All the Best,
Hi to all the Ships at Sea,
When you slip a CF card into a digital camera, you plan on going out to make a great photograph and that’s a great motivator. Question remains, can we do it? The answer is, yes, we can. There’s truly only one judge of YOUR photography that counts, and that’s YOU. If you can satisfy yourself and you’re happy then you’ve accomplished what you set out to do and no one, I mean no one, can tell you different. We have had thousands of people, that we’ve taught in our workshops, lectures, Photowalks, and the majority of them want to be critiqued. The simple fact of the matter is, it’s the most difficult thing in the world to do. Here’s my analogy: Imagine standing on a sidewalk, holding a beautiful piece of Murano Glass, and you pick it up and smash it onto the cement. I’m not sure I could do it, but there’s no doubt that it can be done. You look down and there are thousands of shards of colored glass in hundreds of different angles and pieces. My question is, how many of us, could make that piece of Murano Glass? The simple answer is, there are only a small amount of artists in the world that could make it. They take 20, 30, 40 years to perfect their art and their trade. By now you’re asking yourself a question, what the hell does this have to do with photography? That’s also simple, go out, perfect your style, make it YOURS. Put your heart, soul and passion into it. Don’t let anybody, smash it on the sidewalk.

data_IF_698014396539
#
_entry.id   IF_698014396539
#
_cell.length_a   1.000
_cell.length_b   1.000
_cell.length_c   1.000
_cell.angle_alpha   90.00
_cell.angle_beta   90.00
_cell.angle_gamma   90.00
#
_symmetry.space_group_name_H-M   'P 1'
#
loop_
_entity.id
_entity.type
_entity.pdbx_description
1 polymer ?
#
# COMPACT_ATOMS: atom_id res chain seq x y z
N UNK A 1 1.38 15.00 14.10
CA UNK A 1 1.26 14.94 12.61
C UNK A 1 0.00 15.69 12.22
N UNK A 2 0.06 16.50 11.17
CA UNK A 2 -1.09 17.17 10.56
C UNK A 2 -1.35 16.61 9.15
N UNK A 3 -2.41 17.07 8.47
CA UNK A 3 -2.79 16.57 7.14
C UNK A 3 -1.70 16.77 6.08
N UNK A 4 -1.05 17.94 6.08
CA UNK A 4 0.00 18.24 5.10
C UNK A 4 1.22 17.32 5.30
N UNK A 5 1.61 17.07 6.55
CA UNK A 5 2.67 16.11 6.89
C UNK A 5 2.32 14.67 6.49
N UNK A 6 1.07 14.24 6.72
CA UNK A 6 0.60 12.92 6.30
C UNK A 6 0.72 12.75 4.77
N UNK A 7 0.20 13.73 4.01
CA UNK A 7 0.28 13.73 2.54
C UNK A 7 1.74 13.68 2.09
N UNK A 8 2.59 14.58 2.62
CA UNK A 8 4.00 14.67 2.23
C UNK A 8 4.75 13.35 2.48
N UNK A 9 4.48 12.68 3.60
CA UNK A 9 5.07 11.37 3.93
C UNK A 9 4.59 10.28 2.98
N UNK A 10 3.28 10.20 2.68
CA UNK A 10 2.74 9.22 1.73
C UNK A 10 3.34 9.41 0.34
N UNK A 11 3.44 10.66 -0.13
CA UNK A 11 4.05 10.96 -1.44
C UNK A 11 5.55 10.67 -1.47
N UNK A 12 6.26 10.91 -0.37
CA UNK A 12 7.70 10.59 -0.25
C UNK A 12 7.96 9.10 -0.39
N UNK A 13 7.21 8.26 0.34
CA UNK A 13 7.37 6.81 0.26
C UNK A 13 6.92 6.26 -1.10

Did anyone slip me serious pills this week?
All the Best,
Hi to all the Ships at Sea,
Jeff Cable is an exceptionally fine photographer, and to say the least he is well traveled. Check him out and enjoy his blog below-he’s a good dude. You can follow his blog at http://jeffcable.blogspot.com.
All the best,
Las Vegas – The Strip at Night
Last Friday, I returned from the Consumer Electronics Show (CES) in Las Vegas, Nevada. Most of my daylight hours were spent either presenting or in meetings, but I still managed to get out for a couple of night shoots along the famous Las Vegas strip.
On my first night in town, I met up with my good friend, Matt Sweetwood (who is the President of Unique Photo in New Jersey) and we had an awesome dinner. What is the best way to work off dinner? Take a walk around and shoot some photos, of course! (Photographer’s note: I shot this photo with a 6 second exposure to create the light trails from the cars. I timed this exposure so that the cars were turning towards me. I found that the curved lines were more appealing than straight lines. Since I was not planning on shooting at this time, I did not have my tripod with me. I set my camera on a nearby wall and used the 2 second timer on the camera to avoid any camera shake.
Hi To All the Ships at Sea,